The indictment alleges that Lampley considers himself one of two "witnesses" described in the Book of Revelation in the Bible.
Lampley, who has been talking freely with reporters since his arrest, said he had not finished what would have been his first bomb. He reportedly planned to test that first bomb by blowing up a large rock at Elohim City, a white supremacist enclave in eastern Oklahoma.
In telephone interviews with the Oklahoman and several Oklahoma City television stations, Lampley said he was making the bombs and stockpiling weapons to be ready when the United States was invaded by a foreign power, which is now massing along the border and will come "sweeping up through Texas."
The idea, Lampley told the Oklahoman , was to stockpile the weapons for guerrilla warfare "behind enemy lines until American troops got here."
When asked whether he talked about bombing the Anti-Defamation League and abortion clinics, the Oklahoma said Lampley replied, "There was no target ever selected. ... I probably did."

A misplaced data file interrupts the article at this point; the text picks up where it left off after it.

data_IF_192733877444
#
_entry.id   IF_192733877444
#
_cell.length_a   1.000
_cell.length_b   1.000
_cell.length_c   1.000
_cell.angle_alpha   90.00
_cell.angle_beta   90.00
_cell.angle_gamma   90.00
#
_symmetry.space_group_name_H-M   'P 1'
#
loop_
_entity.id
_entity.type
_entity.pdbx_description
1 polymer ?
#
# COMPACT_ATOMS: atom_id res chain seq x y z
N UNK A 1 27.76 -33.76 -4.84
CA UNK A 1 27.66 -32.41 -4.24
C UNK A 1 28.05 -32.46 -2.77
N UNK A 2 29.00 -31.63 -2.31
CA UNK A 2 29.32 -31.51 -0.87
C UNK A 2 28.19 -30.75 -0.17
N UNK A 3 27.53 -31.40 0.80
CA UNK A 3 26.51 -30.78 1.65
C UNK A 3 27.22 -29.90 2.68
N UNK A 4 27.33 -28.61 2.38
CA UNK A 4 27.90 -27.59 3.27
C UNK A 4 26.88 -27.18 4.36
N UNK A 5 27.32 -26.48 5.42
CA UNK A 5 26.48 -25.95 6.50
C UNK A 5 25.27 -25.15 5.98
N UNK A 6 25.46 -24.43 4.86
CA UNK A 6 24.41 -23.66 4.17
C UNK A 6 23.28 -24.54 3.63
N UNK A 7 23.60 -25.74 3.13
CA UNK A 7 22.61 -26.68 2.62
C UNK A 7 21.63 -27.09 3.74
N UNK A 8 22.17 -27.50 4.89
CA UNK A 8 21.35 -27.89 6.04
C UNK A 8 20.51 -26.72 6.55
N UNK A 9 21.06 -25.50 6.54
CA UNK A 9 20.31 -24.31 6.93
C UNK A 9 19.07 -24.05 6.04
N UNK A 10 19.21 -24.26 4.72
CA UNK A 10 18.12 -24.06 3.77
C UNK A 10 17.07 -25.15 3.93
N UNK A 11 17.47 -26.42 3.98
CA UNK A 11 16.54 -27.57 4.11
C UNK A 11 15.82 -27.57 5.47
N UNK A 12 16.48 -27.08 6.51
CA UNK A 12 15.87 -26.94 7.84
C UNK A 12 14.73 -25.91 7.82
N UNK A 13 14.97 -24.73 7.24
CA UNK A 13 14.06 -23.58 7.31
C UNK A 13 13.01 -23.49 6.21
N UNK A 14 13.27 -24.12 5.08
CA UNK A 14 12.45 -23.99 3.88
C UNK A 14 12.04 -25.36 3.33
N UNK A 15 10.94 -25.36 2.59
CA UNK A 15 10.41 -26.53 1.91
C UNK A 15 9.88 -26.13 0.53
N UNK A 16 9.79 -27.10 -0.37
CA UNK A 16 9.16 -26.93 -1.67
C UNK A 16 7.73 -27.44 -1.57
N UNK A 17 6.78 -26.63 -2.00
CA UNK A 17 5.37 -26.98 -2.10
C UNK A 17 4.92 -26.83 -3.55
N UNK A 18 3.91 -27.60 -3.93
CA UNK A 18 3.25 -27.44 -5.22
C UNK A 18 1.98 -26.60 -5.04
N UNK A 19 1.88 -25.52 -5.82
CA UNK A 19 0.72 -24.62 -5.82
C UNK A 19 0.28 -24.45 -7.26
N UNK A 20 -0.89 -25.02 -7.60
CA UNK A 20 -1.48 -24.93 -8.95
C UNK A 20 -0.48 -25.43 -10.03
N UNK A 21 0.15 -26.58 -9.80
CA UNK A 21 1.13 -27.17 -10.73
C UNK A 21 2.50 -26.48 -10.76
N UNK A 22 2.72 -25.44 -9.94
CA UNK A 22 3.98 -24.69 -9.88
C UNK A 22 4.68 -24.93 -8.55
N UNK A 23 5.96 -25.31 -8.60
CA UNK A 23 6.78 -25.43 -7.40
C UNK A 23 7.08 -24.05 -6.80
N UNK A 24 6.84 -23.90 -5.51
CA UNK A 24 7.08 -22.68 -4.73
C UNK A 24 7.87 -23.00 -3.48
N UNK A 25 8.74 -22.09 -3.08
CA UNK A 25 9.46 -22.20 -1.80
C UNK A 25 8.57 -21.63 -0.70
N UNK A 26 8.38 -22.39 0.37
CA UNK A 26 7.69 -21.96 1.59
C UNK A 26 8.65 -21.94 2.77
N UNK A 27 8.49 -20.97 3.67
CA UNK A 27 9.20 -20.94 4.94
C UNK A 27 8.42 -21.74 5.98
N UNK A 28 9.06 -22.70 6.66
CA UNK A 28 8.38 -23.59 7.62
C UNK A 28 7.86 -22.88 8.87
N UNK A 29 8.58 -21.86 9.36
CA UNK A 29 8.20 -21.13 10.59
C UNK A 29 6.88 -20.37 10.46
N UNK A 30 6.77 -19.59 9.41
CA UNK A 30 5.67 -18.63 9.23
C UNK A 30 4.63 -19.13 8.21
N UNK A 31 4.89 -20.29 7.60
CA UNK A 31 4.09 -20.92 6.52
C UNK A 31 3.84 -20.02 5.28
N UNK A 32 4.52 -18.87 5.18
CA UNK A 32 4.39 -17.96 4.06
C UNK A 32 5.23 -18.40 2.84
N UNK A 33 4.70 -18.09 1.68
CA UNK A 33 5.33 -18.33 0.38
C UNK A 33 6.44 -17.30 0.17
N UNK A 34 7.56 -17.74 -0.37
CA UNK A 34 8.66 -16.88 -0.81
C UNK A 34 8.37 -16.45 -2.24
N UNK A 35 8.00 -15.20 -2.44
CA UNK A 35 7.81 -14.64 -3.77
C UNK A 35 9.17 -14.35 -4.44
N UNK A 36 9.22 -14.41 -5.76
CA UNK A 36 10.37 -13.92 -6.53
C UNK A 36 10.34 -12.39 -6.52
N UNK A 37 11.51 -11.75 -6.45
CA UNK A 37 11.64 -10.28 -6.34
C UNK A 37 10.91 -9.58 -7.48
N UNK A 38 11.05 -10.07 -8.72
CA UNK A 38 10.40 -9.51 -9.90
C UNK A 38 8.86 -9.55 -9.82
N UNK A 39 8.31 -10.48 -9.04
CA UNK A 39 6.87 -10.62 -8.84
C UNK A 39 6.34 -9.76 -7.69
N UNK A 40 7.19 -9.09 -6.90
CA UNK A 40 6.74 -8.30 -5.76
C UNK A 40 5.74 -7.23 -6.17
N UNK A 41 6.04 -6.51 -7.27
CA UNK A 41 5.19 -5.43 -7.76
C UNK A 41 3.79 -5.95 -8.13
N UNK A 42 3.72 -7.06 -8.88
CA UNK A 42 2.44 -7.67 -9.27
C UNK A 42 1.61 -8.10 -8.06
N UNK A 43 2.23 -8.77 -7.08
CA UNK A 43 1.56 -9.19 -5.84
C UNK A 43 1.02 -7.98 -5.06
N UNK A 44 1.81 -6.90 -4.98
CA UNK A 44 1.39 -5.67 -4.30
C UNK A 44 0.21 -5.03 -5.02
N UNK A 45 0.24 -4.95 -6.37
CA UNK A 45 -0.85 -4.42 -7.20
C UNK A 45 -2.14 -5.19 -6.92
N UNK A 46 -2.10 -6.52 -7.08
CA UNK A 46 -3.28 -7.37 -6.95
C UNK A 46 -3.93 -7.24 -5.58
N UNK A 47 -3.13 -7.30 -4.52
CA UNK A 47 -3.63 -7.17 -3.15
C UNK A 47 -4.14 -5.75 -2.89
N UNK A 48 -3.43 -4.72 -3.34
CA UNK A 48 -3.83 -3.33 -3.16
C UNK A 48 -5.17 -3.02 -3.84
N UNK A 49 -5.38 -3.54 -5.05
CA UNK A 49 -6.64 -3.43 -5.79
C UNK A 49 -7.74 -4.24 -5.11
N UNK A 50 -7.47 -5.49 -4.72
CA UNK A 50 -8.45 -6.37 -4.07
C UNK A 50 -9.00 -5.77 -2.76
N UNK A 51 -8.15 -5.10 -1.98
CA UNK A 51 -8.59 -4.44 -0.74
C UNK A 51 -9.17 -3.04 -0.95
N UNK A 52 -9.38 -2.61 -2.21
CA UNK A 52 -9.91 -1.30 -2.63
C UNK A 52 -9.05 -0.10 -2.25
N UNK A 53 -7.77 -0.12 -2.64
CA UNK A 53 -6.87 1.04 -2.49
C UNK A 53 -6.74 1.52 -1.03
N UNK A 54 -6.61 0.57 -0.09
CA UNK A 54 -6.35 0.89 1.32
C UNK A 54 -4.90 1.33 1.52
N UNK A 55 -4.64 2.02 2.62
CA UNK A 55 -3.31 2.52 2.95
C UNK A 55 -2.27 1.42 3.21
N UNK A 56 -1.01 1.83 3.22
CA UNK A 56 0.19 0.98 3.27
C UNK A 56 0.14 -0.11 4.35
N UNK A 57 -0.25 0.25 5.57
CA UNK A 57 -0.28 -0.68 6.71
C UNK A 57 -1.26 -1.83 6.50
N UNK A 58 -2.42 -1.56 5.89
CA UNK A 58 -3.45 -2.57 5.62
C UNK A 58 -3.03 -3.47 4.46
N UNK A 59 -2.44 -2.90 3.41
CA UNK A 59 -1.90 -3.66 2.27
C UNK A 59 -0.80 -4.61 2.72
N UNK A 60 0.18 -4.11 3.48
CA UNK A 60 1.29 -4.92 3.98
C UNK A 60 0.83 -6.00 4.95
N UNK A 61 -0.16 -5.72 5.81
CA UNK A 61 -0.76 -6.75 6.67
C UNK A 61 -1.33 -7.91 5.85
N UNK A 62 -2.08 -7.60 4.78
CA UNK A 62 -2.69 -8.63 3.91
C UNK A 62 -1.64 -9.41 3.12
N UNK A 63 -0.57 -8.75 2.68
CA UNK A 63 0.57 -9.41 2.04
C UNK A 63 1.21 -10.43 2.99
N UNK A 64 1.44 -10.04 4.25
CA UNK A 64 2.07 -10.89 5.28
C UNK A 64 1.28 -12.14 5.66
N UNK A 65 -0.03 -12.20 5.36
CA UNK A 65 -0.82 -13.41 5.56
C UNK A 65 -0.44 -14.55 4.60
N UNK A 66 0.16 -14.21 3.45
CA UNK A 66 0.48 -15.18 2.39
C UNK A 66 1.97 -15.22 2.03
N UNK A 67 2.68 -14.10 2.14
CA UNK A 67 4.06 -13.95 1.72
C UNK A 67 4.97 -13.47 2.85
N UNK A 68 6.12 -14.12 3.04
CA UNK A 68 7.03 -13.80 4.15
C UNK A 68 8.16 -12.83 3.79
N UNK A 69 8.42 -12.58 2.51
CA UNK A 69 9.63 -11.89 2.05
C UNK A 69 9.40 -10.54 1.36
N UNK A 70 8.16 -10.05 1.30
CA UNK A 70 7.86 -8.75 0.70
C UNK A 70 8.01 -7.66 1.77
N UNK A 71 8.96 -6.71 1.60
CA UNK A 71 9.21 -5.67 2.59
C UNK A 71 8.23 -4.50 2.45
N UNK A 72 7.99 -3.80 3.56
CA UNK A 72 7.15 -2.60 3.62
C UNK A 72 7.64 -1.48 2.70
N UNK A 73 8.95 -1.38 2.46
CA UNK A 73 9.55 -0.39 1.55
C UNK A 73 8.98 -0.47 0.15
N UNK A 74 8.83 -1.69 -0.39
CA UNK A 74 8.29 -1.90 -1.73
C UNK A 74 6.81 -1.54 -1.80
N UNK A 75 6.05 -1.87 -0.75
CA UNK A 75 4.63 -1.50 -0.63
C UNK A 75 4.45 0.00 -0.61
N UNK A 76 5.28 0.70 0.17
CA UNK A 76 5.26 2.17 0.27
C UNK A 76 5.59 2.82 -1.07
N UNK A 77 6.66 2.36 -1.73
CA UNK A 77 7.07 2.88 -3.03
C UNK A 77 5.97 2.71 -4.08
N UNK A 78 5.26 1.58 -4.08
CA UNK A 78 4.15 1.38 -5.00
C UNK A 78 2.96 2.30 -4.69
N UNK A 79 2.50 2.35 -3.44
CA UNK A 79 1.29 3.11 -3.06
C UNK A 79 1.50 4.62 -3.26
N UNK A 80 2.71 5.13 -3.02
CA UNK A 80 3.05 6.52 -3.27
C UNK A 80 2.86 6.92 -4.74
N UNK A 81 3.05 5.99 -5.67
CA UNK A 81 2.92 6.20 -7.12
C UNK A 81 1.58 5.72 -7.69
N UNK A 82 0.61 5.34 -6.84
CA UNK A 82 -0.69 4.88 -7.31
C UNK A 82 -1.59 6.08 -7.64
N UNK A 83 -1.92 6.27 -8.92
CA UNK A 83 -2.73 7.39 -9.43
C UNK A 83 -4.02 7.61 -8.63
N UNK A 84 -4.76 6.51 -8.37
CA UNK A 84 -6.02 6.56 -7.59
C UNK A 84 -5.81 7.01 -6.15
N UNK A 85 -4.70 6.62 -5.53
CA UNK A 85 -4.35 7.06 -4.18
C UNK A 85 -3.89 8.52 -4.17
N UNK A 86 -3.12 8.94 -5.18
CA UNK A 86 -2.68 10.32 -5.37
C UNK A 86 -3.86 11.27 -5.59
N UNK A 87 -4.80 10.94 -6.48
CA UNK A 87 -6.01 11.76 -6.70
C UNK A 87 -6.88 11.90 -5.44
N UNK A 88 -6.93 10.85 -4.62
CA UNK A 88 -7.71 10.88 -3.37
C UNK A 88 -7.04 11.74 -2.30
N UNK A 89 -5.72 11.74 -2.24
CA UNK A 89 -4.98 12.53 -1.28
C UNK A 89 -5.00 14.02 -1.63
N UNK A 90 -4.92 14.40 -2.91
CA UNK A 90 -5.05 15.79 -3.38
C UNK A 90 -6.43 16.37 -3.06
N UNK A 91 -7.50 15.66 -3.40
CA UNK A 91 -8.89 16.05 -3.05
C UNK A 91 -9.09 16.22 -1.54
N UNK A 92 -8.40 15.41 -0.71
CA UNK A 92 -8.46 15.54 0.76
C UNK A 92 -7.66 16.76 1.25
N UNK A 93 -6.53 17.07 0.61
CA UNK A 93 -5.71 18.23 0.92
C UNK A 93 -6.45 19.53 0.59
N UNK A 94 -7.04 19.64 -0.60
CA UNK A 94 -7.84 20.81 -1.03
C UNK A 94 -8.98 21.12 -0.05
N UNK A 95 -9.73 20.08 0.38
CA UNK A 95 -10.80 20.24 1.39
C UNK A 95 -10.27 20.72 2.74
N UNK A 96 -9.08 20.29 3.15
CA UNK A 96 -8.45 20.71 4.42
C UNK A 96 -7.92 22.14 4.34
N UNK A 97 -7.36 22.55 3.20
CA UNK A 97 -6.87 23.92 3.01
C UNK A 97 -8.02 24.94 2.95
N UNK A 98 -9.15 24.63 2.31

Asked whether he was guilty of the charges, Lampley said, "Partially yes and partially no."
The Oklahoma, quoted him as saying, "You need to read the Second Amendment -- the right to bear arms is not to be infringed. I have the right to bear it as an arm," referring to the fertilizer bomb.
He called the federal government the "most corrupt ... in human history" and told the newspaper that "God said He is bringing judgment against this nation because we will not repent."
As to whether he was concerned about being convicted, Lampley said, "It really doesn't matter. What matters is ... there is only three years and 11 months left. So what's the difference, anyway?"
"The militia here has done an excellent job of making sure this ... Lampley didn't hurt anybody"